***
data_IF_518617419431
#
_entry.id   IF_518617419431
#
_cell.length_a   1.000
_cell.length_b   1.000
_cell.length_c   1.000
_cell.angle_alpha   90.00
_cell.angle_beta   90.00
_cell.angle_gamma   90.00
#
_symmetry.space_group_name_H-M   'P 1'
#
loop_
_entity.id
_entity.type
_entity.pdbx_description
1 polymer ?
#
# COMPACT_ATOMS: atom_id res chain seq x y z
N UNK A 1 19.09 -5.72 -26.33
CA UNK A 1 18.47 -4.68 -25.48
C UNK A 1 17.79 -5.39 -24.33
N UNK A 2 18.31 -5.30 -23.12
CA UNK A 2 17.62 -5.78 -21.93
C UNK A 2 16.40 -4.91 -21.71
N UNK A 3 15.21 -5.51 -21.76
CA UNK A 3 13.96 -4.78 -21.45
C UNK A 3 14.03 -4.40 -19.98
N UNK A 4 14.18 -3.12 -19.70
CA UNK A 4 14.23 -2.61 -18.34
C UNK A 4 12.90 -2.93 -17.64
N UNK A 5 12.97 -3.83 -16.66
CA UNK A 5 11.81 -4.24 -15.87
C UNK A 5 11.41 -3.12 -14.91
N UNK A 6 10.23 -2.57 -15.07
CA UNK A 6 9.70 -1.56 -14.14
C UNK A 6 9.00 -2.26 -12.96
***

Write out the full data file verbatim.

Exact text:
data_IF_518617419431
#
_entry.id   IF_518617419431
#
_cell.length_a   1.000
_cell.length_b   1.000
_cell.length_c   1.000
_cell.angle_alpha   90.00
_cell.angle_beta   90.00
_cell.angle_gamma   90.00
#
_symmetry.space_group_name_H-M   'P 1'
#
loop_
_entity.id
_entity.type
_entity.pdbx_description
1 polymer ?
#
# COMPACT_ATOMS: atom_id res chain seq x y z
N UNK A 1 19.09 -5.72 -26.33
CA UNK A 1 18.47 -4.68 -25.48
C UNK A 1 17.79 -5.39 -24.33
N UNK A 2 18.31 -5.30 -23.12
CA UNK A 2 17.62 -5.78 -21.93
C UNK A 2 16.40 -4.91 -21.71
N UNK A 3 15.21 -5.51 -21.76
CA UNK A 3 13.96 -4.78 -21.45
C UNK A 3 14.03 -4.40 -19.98
N UNK A 4 14.18 -3.12 -19.70
CA UNK A 4 14.23 -2.61 -18.34
C UNK A 4 12.90 -2.93 -17.64
N UNK A 5 12.97 -3.83 -16.66
CA UNK A 5 11.81 -4.24 -15.87
C UNK A 5 11.41 -3.12 -14.91
N UNK A 6 10.23 -2.57 -15.07
CA UNK A 6 9.70 -1.56 -14.14
C UNK A 6 9.00 -2.26 -12.96